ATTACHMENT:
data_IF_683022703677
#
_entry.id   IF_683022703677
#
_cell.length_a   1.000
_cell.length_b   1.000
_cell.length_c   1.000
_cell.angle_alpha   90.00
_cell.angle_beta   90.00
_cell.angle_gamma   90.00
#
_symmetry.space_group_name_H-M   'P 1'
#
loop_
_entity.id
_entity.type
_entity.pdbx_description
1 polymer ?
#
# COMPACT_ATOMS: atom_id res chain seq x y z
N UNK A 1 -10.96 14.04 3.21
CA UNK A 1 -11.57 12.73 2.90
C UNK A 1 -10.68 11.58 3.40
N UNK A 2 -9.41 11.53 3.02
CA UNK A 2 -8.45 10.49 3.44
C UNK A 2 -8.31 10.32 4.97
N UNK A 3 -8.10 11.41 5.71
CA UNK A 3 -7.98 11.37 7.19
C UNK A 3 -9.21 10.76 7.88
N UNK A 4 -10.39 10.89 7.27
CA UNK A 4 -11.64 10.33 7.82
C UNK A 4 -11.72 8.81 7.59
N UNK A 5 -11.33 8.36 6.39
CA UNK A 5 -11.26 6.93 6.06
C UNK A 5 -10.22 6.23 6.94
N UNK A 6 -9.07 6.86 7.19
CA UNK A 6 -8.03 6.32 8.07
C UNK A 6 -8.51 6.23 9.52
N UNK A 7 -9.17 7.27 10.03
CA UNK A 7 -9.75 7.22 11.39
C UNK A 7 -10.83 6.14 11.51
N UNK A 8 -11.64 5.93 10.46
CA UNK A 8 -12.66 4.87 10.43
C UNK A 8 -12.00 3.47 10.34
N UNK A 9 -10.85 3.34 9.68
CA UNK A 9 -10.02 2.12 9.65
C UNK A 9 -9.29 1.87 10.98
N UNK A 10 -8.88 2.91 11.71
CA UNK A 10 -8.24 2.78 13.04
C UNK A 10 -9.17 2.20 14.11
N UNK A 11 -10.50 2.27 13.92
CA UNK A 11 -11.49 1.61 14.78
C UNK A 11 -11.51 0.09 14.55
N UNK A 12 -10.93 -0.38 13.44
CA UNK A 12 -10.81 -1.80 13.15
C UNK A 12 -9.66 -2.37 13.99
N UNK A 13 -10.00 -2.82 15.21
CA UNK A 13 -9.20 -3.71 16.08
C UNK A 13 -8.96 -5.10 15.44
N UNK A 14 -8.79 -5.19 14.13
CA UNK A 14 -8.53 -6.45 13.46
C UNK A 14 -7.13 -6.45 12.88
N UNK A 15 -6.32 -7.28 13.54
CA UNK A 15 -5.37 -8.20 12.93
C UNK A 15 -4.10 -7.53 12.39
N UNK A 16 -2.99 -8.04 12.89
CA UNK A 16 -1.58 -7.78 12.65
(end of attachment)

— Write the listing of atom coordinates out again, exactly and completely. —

data_IF_683022703677
#
_entry.id   IF_683022703677
#
_cell.length_a   1.000
_cell.length_b   1.000
_cell.length_c   1.000
_cell.angle_alpha   90.00
_cell.angle_beta   90.00
_cell.angle_gamma   90.00
#
_symmetry.space_group_name_H-M   'P 1'
#
loop_
_entity.id
_entity.type
_entity.pdbx_description
1 polymer ?
#
# COMPACT_ATOMS: atom_id res chain seq x y z
N UNK A 1 -10.96 14.04 3.21
CA UNK A 1 -11.57 12.73 2.90
C UNK A 1 -10.68 11.58 3.40
N UNK A 2 -9.41 11.53 3.02
CA UNK A 2 -8.45 10.49 3.44
C UNK A 2 -8.31 10.32 4.97
N UNK A 3 -8.10 11.41 5.71
CA UNK A 3 -7.98 11.37 7.19
C UNK A 3 -9.21 10.76 7.88
N UNK A 4 -10.39 10.89 7.27
CA UNK A 4 -11.64 10.33 7.82
C UNK A 4 -11.72 8.81 7.59
N UNK A 5 -11.33 8.36 6.39
CA UNK A 5 -11.26 6.93 6.06
C UNK A 5 -10.22 6.23 6.94
N UNK A 6 -9.07 6.86 7.19
CA UNK A 6 -8.03 6.32 8.07
C UNK A 6 -8.51 6.23 9.52
N UNK A 7 -9.17 7.27 10.03
CA UNK A 7 -9.75 7.22 11.39
C UNK A 7 -10.83 6.14 11.51
N UNK A 8 -11.64 5.93 10.46
CA UNK A 8 -12.66 4.87 10.43
C UNK A 8 -12.00 3.47 10.34
N UNK A 9 -10.85 3.34 9.68
CA UNK A 9 -10.02 2.12 9.65
C UNK A 9 -9.29 1.87 10.98
N UNK A 10 -8.88 2.91 11.71
CA UNK A 10 -8.24 2.78 13.04
C UNK A 10 -9.17 2.20 14.11
N UNK A 11 -10.50 2.27 13.92
CA UNK A 11 -11.49 1.61 14.78
C UNK A 11 -11.51 0.09 14.55
N UNK A 12 -10.93 -0.38 13.44
CA UNK A 12 -10.81 -1.80 13.15
C UNK A 12 -9.66 -2.37 13.99
N UNK A 13 -10.00 -2.82 15.21
CA UNK A 13 -9.20 -3.71 16.08
C UNK A 13 -8.96 -5.10 15.44
N UNK A 14 -8.79 -5.19 14.13
CA UNK A 14 -8.53 -6.45 13.46
C UNK A 14 -7.13 -6.45 12.88
N UNK A 15 -6.32 -7.28 13.54
CA UNK A 15 -5.37 -8.20 12.93
C UNK A 15 -4.10 -7.53 12.39
N UNK A 16 -2.99 -8.04 12.89
CA UNK A 16 -1.58 -7.78 12.65